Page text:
Extraverts may have the edge when it comes to balancing work and family, according to a new study by two Wake Forest University professors that looks at the role of personality in the work-family experience.
The researchers examined how an individual’s personality traits contribute to conflict, as well as to positive influence between work and family.
Extraverts—individuals who are outgoing, sociable, and talkative— experience the most positive connections between their work and family roles, says Julie Holliday Wayne, adjunct assistant professor of business at Wake Forest.
For example, more extraverted individuals reported that having a good day on the job makes them better companions when they get home, Wayne says. Extraverts also said that the things they do on the job make them more interesting people at home, she says.
Wayne, who studies workplace issues, teamed up with William Fleeson, an associate professor of psychology at Wake Forest who studies personality, to conduct the study. The study appears in the February issue of the Journal of Vocational Behavior.
The study used a large, diverse national sample. Extraversion was just one of the five key personality factors the researchers considered.
“We know that situational factors, such as hours worked and parental status, influence how much interference people experience between their work and family lives,” Wayne says. “But, in this study, after we eliminated these factors, we found that an individual’s personality contributed to the degree of conflict and facilitation they experienced.”
Conscientiousness, another of the key personality factors, was related to less conflict between work and family, presumably reflecting efficient time use and organizational skills, she says.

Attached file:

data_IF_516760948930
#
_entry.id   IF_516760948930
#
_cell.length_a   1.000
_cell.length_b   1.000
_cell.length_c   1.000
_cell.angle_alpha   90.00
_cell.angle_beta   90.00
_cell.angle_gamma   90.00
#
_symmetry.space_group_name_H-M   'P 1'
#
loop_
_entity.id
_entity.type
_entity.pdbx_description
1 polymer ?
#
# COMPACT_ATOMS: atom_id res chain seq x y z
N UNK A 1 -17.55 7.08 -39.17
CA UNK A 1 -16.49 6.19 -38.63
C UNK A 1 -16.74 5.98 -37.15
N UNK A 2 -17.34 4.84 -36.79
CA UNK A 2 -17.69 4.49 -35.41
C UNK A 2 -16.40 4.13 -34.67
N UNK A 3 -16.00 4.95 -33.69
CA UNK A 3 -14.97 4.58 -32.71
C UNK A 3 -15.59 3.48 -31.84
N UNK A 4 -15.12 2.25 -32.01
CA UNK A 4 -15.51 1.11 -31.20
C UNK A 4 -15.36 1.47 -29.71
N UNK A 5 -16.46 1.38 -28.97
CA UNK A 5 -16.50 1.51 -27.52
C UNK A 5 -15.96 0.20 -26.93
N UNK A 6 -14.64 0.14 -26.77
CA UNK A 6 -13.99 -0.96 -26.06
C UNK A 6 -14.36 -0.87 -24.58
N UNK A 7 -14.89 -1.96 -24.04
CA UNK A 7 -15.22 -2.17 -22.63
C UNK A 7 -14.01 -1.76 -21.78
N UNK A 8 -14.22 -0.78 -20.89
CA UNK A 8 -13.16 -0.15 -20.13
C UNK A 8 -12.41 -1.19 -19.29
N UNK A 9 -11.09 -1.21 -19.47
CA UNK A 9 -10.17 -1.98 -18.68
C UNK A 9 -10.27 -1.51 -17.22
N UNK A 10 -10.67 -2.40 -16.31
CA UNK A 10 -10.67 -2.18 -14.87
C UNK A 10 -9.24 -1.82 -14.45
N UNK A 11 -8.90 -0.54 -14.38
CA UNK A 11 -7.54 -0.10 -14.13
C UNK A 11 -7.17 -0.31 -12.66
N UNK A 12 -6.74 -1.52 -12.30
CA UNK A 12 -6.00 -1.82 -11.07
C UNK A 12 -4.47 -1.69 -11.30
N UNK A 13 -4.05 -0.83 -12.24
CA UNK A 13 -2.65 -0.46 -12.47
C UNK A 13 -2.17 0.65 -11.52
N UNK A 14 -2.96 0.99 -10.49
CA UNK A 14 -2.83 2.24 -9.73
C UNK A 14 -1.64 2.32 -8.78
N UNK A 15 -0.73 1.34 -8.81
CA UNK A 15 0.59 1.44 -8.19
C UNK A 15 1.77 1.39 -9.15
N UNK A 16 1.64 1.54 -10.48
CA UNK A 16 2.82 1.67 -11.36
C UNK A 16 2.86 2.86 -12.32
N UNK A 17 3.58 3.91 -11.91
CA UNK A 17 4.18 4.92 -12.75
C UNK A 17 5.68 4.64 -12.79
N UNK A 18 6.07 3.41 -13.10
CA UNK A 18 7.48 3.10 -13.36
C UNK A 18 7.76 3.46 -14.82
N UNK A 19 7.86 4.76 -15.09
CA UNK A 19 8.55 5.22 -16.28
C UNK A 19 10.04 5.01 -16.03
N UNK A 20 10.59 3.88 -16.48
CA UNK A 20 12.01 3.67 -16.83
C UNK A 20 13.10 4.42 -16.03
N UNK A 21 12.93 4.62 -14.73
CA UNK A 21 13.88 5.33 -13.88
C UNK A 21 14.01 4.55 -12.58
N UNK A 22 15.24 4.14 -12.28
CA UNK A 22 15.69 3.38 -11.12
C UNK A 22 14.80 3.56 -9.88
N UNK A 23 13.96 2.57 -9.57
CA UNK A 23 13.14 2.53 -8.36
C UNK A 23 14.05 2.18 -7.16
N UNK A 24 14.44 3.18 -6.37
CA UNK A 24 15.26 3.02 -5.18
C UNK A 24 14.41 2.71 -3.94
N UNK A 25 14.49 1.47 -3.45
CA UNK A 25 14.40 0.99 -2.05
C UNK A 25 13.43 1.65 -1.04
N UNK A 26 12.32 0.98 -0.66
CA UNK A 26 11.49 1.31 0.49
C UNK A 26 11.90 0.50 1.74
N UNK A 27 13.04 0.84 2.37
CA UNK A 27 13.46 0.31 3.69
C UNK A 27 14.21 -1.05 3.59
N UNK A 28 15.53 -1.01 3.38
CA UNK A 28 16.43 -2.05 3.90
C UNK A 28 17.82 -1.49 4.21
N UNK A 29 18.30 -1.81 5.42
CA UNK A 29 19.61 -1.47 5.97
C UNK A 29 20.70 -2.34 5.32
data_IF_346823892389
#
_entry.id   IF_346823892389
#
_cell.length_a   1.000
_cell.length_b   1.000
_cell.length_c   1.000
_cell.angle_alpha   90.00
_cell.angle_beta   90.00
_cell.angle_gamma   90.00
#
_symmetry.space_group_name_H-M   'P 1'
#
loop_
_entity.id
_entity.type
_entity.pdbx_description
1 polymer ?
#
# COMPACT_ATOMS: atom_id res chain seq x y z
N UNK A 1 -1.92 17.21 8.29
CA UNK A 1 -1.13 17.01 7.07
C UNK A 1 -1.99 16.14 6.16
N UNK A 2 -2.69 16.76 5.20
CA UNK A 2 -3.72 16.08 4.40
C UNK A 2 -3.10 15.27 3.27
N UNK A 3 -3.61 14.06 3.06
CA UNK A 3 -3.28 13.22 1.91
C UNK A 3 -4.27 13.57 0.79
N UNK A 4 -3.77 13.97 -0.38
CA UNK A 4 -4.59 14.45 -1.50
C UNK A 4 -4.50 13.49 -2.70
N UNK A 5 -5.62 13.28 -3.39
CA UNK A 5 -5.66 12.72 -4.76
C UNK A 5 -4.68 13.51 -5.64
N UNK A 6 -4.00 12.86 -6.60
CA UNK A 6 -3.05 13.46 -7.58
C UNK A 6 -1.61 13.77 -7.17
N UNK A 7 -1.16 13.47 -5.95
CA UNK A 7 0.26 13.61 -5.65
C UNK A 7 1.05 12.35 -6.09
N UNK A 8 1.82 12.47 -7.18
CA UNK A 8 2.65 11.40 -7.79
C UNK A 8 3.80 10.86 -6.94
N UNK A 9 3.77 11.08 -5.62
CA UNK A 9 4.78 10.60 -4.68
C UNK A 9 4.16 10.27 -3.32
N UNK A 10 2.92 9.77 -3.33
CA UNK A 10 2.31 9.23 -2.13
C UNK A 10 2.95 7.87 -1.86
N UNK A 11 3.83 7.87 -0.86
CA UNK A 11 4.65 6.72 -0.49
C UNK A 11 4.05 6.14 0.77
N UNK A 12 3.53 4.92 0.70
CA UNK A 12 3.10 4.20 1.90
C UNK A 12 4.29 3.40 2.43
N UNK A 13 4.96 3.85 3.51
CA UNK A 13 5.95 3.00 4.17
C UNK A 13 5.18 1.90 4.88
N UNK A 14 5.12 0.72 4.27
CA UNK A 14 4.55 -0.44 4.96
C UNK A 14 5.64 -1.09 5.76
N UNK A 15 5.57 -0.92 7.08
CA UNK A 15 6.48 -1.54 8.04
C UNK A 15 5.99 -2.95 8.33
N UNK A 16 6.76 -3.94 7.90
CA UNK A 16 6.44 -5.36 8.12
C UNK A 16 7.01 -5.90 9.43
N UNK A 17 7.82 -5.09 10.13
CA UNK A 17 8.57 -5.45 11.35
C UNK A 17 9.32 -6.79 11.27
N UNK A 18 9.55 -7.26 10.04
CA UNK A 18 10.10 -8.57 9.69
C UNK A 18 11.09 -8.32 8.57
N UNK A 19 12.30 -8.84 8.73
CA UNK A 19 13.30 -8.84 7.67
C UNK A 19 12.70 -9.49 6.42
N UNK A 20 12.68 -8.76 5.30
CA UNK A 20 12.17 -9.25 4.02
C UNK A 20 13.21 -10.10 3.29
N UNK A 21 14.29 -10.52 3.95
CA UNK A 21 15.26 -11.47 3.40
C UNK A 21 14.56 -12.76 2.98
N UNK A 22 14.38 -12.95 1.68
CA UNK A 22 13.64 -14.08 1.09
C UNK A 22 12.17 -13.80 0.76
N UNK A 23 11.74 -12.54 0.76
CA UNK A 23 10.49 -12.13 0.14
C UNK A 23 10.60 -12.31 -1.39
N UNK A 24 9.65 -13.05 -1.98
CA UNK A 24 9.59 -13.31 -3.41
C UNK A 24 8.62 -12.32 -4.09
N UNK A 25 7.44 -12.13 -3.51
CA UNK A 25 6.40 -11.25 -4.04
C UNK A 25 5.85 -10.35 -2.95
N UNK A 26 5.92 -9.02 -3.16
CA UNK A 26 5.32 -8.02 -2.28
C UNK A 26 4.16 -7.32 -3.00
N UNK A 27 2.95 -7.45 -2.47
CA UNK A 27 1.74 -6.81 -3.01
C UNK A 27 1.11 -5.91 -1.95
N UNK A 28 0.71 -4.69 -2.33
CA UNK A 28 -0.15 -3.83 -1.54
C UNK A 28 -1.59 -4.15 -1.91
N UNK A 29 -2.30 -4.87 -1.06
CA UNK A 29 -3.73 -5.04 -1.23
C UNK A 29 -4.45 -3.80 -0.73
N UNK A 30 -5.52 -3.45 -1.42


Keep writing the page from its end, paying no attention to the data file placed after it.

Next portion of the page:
“Conscientious individuals—those who are efficient, organized, and thorough— may be better able to successfully complete work tasks in less time so that they are less preoccupied with work while at home and vice versa,” she adds.
Those with the neurotic personality trait—think Woody Allen or Jerry Seinfeld’s characters—experienced the greatest amount of work-family conflict, Fleeson says.
“If something goes wrong, they tend to exaggerate the negative,” he says. “These are the people who regularly experience high levels of anxiety.”
For example, people higher on the neurotic personality factor were more likely to report that stress at work makes them irritable at home. They also report that job worries or problems distract them when they are home and personal or family concerns distract them when they are at work.
People exhibiting two other key personality factors, agreeableness and openness, tend to experience slightly more positive influence from work to family.
“Individuals who reported that work positively influenced their family lives were more satisfied with their jobs and put more effort into their jobs,” Wayne says. “That relates to organizations’ bottom lines.”
The study’s findings suggest the need for organizations to help employees achieve work-family balance, and that to do so, they should consider the individual’s personality traits as well as factors of the work situation. For example, Fleeson suggests that Employee Assistance Programs and other programs could be developed to help neurotic individuals understand their tendency to view experiences negatively and to coach them on how to view work-family conflict as less threatening.
In addition to shedding light on the importance of personality factors, this is one of a few published studies that shows that work and family roles can benefit each other, Wayne says.
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